CORROSION PREVENTION
According to a December 2003 DoD report to Congress, corrosion is defined as "the deterioration of a material or its properties due to a reaction of that material with its chemical [and physical] environment." Corrosion is a major issue facing the Department of Defense. GAO estimates DoD corrosion costs at $10B to $20B/year. In addition to the life-cycle cost implications, corrosion also reduces structural integrity, decreases Operational Availability (Ao), and if left untreated, potentially results in materiel and possible system failure.

Corrosion prevention requires early a proactive long term life cycle view. According to OSD estimates, approximately 30% of current DoD corrosion costs could be avoided through investment in sustainment, design, and manufacture and other preventative measures such as paint and avoidance of dissimilar metals. Corrosion control mitigates the effects of corrosion through the use of sustaining engineering, product improvements, modifications, and design upgrades, as well as system monitoring, inspection, and maintenance practices.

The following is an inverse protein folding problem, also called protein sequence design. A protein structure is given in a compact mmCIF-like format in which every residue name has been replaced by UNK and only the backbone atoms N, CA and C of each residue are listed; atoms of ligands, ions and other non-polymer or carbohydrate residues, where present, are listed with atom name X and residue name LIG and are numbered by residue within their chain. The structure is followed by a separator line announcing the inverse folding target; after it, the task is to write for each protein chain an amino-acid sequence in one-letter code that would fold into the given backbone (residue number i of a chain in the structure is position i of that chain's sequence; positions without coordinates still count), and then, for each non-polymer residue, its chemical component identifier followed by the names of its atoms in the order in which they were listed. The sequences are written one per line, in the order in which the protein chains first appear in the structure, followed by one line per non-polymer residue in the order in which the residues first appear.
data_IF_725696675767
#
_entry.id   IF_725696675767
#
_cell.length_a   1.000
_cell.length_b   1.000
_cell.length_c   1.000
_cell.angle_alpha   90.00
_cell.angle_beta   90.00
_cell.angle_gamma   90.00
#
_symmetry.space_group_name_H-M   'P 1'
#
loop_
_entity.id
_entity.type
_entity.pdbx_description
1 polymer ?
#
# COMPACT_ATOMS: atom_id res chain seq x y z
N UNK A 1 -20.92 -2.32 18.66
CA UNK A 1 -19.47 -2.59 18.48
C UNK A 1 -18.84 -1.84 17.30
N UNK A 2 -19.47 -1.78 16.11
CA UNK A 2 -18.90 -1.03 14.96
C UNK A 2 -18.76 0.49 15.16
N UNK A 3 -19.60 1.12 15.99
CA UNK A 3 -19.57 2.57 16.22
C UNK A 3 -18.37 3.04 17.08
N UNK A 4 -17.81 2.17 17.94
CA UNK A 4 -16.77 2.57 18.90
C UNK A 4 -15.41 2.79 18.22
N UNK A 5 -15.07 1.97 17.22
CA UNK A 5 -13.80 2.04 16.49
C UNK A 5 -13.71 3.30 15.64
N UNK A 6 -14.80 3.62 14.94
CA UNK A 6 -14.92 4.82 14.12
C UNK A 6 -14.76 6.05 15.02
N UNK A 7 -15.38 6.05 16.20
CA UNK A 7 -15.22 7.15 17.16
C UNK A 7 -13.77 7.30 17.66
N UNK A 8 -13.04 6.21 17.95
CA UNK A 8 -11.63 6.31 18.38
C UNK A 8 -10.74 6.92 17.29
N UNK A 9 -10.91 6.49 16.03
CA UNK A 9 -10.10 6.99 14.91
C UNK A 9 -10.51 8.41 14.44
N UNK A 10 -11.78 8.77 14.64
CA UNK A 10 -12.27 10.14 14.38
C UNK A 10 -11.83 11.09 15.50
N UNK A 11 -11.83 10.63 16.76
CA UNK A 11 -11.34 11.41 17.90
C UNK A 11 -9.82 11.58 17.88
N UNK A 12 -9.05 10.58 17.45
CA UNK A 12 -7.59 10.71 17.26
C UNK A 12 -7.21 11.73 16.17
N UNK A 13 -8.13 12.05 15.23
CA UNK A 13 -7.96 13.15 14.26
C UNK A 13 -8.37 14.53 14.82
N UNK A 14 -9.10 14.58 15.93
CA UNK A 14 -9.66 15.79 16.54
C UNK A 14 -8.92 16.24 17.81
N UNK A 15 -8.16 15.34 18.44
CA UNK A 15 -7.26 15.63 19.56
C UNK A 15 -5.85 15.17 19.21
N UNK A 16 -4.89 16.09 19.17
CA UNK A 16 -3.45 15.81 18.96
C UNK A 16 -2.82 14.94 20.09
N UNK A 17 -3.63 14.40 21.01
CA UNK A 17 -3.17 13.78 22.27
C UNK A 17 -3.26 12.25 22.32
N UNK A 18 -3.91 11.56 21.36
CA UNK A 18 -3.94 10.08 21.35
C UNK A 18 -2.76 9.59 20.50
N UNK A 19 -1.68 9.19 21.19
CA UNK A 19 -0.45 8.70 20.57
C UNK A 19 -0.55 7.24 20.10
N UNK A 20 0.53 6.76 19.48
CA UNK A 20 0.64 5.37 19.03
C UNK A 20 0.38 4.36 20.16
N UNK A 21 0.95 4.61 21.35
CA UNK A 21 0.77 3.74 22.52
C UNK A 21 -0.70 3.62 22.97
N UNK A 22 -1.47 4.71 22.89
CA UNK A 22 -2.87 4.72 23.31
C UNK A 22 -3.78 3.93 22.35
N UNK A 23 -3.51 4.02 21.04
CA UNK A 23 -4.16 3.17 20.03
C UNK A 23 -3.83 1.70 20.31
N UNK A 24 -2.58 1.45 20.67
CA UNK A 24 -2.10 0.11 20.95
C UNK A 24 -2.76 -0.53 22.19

Corrosion Prevention Article

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